What We Do When the News Isn't Good: Part 2
As noted last month, sometimes Choice reviews are negative. This past year, for example, we published 142 reviews of works that were “not recommended” and another 296 reviews with an “optional” rating. Together, these were a very small slice of the 7,264 reviews Choice published in 2011, less than 2 percent in the case of the not recommended titles. These are fairly typical percentages and pretty much what one would expect from a publication whose main goal is to tell folks about the “good stuff.”
It is, of course, one thing for Choice to publish a negative review and quite another to be on the receiving end. Authors, it is fair to say, sometimes find it difficult to accept a negative assessment of their work in Choice as proof of a particularly well-conducted review process. We know because they are not hesitant to tell us.
Letters, we get letters, not to mention e-mails and an occasional phone call, from authors whose work has been reviewed negatively in Choice. The tone of these communications varies greatly, but most are relatively clear and measured responses to what is, inevitably, an extremely disappointing outcome from an author’s perspective.
Inevitably too, such letters come with a request for remedial action. Leaving aside one notable demand for the immediate dismissal of both the responsible Choice subject editor and the Choice editor and publisher, the more common requests include publication of a correction notice, a published apology from the reviewer (or Choice), publication of a new review by a different reviewer, and retraction of the current review, or some combination thereof. Whatever the request, all such missives, or complaint letters as they are known in-house, are handled in the same manner. Complaint letters, we have a process for that.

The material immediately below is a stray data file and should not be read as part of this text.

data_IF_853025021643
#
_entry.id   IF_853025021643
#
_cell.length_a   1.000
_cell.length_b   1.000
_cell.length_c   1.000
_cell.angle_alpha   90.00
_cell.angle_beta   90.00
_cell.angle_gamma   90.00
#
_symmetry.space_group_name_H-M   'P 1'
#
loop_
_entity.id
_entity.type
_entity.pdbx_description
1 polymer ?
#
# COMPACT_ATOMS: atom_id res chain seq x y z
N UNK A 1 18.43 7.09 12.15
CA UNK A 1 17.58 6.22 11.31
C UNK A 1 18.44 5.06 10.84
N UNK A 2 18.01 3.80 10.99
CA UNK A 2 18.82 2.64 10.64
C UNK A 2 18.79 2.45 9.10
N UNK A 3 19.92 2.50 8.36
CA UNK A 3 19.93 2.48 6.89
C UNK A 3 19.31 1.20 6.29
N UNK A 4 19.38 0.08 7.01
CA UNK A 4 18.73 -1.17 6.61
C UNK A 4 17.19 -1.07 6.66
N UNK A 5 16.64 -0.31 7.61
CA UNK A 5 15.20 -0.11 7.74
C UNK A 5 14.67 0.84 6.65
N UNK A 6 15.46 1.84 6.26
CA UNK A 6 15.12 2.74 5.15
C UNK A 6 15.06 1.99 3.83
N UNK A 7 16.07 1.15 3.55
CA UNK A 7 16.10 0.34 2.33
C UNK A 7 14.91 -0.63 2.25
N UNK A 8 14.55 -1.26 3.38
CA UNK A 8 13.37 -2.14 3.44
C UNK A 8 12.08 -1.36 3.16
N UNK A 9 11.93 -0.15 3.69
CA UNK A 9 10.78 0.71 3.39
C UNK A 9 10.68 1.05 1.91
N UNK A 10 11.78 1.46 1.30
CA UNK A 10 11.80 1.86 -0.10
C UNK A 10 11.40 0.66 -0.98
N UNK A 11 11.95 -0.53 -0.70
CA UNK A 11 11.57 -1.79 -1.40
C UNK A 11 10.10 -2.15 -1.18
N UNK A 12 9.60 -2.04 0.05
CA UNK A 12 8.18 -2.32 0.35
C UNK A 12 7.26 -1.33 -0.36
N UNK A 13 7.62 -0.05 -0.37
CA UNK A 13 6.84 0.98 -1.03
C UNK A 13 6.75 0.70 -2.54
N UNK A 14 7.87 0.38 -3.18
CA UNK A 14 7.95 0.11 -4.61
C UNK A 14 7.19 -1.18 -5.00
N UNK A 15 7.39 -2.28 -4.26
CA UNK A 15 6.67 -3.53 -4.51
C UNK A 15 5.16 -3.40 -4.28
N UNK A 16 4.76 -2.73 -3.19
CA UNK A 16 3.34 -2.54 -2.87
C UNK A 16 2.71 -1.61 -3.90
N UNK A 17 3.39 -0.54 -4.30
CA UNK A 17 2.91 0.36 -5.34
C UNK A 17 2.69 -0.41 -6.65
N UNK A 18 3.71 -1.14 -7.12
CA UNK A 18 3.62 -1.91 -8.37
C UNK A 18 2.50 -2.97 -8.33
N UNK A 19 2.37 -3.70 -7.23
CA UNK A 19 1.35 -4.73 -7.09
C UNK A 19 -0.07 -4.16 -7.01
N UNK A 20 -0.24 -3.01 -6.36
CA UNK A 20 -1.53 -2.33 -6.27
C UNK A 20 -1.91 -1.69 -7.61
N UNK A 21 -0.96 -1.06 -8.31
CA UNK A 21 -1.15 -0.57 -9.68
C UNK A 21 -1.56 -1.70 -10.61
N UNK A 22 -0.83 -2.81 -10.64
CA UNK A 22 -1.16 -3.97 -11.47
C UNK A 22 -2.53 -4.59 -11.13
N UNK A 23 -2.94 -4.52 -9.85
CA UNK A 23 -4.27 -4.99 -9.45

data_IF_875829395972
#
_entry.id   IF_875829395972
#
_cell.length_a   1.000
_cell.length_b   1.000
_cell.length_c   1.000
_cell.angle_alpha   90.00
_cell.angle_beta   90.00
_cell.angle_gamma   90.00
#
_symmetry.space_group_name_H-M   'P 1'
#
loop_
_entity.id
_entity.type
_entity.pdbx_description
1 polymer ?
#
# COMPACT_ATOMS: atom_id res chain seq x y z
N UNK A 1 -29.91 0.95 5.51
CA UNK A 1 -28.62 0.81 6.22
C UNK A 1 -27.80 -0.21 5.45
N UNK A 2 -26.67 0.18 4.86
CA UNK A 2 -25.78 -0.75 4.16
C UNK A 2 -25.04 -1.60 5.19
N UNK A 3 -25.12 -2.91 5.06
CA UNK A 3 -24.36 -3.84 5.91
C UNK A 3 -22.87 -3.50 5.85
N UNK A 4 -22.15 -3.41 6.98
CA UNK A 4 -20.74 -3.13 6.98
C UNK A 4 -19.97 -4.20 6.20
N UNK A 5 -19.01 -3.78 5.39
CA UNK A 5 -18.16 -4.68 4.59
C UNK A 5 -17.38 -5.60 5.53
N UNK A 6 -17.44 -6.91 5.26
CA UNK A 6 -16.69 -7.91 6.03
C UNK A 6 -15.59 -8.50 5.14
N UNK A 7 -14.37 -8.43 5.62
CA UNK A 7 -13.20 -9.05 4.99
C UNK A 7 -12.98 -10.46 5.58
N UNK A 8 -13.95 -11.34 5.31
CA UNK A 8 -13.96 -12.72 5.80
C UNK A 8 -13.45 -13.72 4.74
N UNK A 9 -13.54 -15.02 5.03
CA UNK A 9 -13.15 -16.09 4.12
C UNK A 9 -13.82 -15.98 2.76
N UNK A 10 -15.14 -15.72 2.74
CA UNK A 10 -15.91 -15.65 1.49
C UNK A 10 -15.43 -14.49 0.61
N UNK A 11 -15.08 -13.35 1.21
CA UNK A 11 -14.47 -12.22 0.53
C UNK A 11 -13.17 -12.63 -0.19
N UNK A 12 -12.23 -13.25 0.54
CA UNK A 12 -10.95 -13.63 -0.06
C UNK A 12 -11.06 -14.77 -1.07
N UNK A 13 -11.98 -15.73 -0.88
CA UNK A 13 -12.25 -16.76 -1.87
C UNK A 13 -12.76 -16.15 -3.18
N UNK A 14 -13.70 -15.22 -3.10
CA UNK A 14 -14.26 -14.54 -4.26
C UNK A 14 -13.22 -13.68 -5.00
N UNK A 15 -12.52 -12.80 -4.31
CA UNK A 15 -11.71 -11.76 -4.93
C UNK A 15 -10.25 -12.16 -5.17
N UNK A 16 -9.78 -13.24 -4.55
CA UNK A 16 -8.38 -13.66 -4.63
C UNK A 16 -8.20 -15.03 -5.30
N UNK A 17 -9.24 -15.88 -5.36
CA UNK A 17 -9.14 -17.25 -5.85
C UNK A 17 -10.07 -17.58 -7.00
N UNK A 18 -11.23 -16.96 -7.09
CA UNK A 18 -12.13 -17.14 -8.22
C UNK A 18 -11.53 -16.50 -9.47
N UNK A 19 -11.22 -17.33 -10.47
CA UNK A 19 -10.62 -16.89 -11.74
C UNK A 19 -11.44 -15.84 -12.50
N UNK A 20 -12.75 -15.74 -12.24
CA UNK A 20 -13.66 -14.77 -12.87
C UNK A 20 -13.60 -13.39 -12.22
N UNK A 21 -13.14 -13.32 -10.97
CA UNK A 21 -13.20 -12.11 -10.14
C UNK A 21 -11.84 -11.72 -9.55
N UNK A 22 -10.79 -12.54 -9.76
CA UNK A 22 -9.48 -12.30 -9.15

At the core of that process is a standard offer we extend to all complaint letter authors, the opportunity to prepare a written response to the review for publication in the “Letters” section of Choice. That offer is simultaneously extended to the reviewer, who is offered the opportunity to prepare a similar letter responding to the author’s complaint, again for publication in the “Letters” section. If both parties agree and follow through, the two letters are published simultaneously. If the reviewer declines the invitation to respond, the author’s letter appears solo.
This process, which has been in place for many years, has proven itself over time. It affords both parties the opportunity to make their case without retracting the original review or otherwise expunging it from the scholarly record, something that, so far as the current staff can tell, has never been done at Choice. For our reviewers, it offers an opportunity to defend or amend their earlier work. While seldom their first preference, it seems to represent an acceptable second choice for most authors. And for our readers, it offers a continuation of the dialogue initiated by the original review. For that, to our way of thinking, is what a Choice review represents, not the end but rather the beginning of a much larger conversation, one in which we are honored to participate.—IER